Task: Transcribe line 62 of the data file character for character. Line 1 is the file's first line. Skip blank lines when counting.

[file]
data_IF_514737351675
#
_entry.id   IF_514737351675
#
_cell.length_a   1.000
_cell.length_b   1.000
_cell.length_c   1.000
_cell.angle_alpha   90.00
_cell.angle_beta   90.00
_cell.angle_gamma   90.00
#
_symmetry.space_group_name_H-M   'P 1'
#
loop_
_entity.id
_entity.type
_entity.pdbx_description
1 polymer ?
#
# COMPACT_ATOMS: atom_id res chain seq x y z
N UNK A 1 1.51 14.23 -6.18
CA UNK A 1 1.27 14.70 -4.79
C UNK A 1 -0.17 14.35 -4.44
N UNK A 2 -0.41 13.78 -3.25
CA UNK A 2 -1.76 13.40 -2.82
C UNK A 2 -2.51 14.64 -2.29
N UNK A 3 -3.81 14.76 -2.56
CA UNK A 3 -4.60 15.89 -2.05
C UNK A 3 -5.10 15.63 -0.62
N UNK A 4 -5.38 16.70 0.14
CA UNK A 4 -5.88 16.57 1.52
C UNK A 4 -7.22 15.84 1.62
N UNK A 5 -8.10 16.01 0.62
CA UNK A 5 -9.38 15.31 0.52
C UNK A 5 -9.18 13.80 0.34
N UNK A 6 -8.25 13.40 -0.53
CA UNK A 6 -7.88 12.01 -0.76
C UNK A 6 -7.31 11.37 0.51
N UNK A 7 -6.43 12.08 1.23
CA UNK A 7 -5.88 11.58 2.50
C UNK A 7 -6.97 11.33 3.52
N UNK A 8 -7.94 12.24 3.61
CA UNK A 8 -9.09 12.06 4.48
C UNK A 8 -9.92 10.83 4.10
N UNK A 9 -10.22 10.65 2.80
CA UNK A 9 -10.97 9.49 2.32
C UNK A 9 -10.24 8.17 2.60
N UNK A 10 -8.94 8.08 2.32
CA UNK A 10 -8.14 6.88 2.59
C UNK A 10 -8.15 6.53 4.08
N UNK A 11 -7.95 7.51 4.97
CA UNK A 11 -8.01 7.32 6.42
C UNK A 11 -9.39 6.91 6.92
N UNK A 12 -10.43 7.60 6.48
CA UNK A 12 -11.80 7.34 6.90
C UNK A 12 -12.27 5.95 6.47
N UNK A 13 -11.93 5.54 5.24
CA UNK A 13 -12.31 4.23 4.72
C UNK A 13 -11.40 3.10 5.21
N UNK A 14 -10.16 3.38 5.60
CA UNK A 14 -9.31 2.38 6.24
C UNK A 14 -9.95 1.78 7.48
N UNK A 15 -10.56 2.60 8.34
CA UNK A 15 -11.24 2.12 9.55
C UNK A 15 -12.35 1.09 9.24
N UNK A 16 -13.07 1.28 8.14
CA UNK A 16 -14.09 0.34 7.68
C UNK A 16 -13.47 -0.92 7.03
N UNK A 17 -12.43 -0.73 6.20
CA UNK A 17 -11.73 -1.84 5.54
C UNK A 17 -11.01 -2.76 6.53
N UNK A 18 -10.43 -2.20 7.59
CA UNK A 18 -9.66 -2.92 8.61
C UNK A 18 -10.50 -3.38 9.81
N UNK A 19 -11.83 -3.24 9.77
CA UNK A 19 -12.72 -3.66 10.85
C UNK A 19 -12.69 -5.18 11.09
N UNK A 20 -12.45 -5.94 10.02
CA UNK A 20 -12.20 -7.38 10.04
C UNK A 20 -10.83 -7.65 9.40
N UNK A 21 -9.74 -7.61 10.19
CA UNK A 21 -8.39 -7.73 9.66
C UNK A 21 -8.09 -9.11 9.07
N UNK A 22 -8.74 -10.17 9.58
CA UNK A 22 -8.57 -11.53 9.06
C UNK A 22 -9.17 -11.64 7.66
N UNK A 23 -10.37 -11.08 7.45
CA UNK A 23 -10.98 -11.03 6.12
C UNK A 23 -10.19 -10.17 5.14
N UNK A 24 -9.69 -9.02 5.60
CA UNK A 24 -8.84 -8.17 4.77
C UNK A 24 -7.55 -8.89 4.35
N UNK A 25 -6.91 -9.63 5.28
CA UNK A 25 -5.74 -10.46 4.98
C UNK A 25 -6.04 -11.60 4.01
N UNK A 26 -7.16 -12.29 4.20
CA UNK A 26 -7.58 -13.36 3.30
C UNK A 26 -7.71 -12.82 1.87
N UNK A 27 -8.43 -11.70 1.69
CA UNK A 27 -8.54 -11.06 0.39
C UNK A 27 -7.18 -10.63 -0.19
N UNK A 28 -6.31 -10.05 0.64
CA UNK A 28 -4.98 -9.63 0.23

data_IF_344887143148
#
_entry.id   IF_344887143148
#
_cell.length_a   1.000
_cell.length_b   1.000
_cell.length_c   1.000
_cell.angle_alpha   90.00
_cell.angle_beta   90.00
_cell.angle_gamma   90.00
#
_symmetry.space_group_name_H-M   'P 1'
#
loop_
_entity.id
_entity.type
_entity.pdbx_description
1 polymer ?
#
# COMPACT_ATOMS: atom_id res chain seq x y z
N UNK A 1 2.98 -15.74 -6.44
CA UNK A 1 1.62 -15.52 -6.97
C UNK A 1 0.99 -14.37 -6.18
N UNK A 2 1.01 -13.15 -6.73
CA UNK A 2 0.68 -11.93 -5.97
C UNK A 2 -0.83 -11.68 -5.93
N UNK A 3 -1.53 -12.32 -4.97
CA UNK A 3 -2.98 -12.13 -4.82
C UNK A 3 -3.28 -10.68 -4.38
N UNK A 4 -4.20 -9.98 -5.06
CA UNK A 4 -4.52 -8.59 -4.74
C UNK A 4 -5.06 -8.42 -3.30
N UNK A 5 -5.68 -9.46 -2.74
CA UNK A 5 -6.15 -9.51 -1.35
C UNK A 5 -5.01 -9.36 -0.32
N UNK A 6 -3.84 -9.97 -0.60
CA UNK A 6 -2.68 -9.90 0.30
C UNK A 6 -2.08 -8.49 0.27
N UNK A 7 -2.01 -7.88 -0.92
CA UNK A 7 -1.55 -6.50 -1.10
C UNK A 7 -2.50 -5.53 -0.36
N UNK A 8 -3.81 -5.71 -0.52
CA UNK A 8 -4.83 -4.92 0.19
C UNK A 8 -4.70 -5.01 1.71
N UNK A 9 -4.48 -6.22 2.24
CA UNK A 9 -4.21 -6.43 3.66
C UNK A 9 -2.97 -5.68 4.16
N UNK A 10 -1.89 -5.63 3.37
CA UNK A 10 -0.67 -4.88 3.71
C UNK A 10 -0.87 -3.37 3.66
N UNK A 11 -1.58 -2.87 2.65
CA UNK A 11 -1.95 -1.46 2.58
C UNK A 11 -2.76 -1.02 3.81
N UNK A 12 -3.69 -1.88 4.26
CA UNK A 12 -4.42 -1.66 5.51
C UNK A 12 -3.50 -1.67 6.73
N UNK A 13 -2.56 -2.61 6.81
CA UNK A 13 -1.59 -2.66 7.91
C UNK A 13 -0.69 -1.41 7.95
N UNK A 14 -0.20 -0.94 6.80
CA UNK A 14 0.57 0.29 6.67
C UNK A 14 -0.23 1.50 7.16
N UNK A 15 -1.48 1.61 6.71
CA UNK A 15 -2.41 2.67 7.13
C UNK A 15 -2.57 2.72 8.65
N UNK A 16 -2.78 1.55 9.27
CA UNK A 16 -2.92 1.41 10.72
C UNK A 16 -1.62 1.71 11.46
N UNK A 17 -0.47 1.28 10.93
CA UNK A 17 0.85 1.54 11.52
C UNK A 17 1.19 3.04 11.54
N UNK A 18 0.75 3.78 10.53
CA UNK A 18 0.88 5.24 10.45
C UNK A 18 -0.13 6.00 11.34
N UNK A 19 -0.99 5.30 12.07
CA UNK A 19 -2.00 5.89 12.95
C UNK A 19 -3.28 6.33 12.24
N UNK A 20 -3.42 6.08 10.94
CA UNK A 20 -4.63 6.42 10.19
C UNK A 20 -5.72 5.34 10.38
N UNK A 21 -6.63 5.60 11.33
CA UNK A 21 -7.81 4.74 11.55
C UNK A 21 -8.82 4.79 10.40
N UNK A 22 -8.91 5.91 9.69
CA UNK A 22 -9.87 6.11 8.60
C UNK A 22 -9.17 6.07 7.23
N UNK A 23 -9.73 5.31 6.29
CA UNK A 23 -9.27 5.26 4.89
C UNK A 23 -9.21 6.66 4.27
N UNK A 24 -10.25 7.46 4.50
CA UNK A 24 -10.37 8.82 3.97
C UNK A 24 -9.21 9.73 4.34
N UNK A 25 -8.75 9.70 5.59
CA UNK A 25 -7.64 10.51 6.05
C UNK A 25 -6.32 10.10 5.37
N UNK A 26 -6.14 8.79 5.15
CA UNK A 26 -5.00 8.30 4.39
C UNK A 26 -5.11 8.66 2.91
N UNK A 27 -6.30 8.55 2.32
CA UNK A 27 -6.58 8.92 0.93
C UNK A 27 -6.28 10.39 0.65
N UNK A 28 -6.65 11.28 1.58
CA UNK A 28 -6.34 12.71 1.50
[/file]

C UNK A 14 -9.95 1.78 7.48